Since then, James had been a sex worker, living in a house where older men come and go, leaving cash by his bedside table as he dozed off from exhaustion, preparing his body for another night and another stranger. It was only until a year after when he decided to go back home and continue his education, thriving off of his freelance job sleeping with men he did not know.
As one who has become accustomed to the trade, James goes about his interaction with clients as if they were regular dates. Before or after doing the deed they would share a meal, or hang out in a mall. Along with the sex, James accommodates his clients’ desire for companionship, even just for a few hours in a day.
Because of his experiences, James sees his clients as people just like himself. “Tao lang sila na may pangangailangan din,” James would keep emphasizing, saying that his job fulfills certain needs for others. (They are just people with needs of their own.)
The gospel according to James
With an auspicious pay for his youth, every night, James readies himself for the call. He takes his customers as they come—he has seen parloristas, nurses, and teachers with their trousers off—and there’s nothing quite grand about it, except for one. It was that one night when he realized that he had unbuckled an unusual pair of pants.
James saw an alb against the wall and from there he confirmed that his customer was indeed a priest. The man of the cloth then defended himself that he is just human and that he too has his needs—perhaps, a need that the church cannot provide. “Sinasabi ko lang na walang problema sa ’kin yun. Pare-parehas lang naman tayo,” James detailed. (I told him that it’s not a problem with me, we are all just the same.)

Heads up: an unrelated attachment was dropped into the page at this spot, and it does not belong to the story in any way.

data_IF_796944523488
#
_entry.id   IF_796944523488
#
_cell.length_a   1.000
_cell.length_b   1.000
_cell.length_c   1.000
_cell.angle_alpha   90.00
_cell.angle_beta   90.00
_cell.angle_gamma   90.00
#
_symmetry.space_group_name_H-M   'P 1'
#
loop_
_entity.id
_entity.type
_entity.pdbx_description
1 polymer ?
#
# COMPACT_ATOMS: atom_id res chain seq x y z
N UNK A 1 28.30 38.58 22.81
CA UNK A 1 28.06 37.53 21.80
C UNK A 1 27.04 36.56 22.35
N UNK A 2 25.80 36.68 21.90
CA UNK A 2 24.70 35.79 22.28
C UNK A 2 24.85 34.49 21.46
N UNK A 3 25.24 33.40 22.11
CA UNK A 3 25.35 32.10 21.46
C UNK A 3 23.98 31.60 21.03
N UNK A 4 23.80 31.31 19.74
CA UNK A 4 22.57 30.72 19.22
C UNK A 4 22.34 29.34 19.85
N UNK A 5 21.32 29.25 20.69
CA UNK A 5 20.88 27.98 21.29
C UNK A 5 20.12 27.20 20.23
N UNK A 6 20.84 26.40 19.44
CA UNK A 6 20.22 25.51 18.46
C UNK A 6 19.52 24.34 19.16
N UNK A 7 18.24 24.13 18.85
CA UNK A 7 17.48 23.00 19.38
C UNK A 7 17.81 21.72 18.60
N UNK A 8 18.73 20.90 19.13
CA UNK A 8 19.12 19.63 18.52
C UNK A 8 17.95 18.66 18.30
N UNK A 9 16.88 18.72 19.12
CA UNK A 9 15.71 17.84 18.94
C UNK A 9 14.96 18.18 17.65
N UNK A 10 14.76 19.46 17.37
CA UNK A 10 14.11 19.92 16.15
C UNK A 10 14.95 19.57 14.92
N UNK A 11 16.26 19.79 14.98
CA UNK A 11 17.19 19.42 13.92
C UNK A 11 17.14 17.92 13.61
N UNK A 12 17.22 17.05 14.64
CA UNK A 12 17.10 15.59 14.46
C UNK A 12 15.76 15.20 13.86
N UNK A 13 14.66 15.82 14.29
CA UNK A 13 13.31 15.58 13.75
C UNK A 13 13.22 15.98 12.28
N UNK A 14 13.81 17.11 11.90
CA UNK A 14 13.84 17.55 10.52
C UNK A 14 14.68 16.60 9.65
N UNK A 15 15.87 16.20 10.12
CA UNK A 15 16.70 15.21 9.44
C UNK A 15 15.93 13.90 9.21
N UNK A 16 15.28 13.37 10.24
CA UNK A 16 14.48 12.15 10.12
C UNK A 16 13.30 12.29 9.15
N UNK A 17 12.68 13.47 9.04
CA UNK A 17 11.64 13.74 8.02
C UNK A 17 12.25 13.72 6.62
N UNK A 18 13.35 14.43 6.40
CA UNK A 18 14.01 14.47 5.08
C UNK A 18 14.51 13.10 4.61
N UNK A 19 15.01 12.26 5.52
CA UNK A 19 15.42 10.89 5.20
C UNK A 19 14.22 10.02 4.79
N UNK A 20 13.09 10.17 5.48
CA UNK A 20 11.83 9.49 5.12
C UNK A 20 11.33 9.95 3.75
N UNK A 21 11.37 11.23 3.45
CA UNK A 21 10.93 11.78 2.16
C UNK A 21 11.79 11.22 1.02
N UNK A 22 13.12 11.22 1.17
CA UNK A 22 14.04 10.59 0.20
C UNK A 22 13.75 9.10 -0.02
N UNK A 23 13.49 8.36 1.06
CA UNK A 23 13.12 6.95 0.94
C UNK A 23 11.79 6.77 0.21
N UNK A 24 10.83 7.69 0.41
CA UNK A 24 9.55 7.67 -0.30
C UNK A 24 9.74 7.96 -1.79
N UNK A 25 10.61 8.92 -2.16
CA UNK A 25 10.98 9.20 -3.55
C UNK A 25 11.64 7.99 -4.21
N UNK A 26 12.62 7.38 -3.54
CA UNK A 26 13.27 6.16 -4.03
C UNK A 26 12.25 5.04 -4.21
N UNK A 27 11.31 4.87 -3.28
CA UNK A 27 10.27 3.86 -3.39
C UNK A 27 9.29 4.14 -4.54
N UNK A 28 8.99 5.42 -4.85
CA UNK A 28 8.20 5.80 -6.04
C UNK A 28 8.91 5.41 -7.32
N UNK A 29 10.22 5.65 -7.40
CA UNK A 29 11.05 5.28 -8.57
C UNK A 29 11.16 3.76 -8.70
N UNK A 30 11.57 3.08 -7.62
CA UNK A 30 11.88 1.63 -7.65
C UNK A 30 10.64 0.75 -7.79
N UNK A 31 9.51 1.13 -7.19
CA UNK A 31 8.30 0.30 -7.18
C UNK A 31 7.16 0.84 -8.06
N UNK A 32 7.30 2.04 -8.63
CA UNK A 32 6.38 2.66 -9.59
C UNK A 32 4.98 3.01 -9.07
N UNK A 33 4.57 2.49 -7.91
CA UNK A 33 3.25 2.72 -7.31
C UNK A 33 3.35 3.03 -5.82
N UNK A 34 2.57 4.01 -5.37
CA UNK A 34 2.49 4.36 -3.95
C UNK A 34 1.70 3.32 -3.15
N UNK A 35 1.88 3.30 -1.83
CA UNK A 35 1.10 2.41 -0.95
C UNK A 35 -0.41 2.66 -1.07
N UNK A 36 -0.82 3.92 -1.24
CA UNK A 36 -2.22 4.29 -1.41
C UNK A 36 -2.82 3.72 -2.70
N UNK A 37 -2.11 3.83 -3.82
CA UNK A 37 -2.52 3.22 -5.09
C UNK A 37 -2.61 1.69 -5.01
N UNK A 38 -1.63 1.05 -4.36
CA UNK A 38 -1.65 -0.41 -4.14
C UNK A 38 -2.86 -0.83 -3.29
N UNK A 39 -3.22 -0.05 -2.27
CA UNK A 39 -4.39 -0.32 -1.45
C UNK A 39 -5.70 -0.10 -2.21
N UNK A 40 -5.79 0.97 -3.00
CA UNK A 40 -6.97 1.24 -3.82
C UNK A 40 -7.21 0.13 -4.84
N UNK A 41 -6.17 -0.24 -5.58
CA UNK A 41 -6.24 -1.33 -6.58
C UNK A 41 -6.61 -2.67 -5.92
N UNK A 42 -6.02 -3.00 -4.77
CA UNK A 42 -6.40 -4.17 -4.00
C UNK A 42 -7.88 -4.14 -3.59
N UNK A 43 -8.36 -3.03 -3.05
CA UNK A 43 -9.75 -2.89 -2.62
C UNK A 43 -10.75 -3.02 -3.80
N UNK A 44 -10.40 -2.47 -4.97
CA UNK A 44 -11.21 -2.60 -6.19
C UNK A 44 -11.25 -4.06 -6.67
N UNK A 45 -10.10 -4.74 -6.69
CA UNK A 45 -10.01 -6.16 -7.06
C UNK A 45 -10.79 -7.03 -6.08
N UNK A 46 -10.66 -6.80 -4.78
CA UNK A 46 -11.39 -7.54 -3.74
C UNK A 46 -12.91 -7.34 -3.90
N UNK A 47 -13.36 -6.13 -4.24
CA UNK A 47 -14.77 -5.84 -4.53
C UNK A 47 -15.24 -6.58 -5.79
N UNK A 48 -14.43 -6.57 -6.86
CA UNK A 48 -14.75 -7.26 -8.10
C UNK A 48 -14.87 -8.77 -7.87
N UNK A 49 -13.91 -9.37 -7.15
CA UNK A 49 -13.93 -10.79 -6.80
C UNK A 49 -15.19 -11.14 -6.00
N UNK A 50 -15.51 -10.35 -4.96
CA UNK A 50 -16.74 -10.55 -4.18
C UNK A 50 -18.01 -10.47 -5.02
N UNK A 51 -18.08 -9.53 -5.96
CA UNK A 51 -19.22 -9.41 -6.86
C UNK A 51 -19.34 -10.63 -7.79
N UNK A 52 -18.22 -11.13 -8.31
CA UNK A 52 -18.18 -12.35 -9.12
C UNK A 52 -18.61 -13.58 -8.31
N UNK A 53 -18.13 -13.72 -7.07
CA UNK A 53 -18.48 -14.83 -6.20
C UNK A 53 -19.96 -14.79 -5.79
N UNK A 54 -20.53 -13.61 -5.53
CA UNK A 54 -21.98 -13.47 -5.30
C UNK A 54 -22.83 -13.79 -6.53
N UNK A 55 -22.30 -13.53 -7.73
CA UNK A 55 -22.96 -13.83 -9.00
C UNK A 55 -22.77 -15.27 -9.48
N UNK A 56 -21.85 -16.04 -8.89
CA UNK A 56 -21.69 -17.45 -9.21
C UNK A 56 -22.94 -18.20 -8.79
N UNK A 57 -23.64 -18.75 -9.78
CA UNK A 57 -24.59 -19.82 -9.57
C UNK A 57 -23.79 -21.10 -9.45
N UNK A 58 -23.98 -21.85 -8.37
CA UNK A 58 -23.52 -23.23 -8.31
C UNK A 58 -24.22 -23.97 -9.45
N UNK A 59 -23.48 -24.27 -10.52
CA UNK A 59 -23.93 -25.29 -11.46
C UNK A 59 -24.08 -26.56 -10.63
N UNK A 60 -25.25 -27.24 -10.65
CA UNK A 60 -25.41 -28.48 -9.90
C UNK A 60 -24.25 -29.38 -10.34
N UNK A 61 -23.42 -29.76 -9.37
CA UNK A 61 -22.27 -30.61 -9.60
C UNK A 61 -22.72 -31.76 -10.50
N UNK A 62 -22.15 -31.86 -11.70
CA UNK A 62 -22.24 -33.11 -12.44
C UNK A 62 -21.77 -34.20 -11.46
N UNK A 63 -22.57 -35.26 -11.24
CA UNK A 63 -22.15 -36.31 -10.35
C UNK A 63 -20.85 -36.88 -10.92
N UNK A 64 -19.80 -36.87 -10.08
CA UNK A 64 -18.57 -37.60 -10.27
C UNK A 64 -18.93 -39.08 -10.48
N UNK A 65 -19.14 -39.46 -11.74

James is a Born-again Christian, although he is more of a preacher of open-mindedness. “Hindi naman sa ina-ano ko ‘yung religion namin. Kumbaga, if open-minded ka, okay naman. (It’s not that I’m [contradicting] our religion. What I’m saying is that as long as you’re open-minded, it’s okay),” he expounded. He reads the Bible and masters what’s written on it. He even backs himself with the story of Rahab, a prostitute who assisted the Israelites in capturing the city of Jericho.
The world of James is somehow parallel to that of Rahab’s, just like how every prostitute is marked with discrimination in this society. In the Bible, Rahab, despite being recognized for her good deeds as written in the gospel according to James, she was still consistently referred to as “the harlot” on several passages of the New Testament. Furthermore, Rahab is described as part of Jesus Christ’s genealogy.
James, in his own gospel, believes that although he did not desire life to drop him at the bottom of the scad, making money in his sleep is something that he has already grown accustomed to. He believes that others knowing of his career path is a matter of “open-mindedness”—whether or not they respect that would be up to them.
There are those who go into prostitution due to extreme poverty. They have no other means to generate enough income for their families and themselves, and jobs are becoming increasingly difficult to find; so they hesitantly resort to the world’s oldest profession to earn their keep. And there are also those who do it by choice; they are perfectly aware of what they are getting into, and they are there with the goal and desire to upgrade their lifestyle.
Whatever their reasons may be, it is a vastly different kind of life that none of us can quite imagine. While this career path may be irksome to most, it is ultimately more important to see commercial sex workers as people just like ourselves trying to get through life, with stories and battles of their own.
*Names have been changed to protect identities.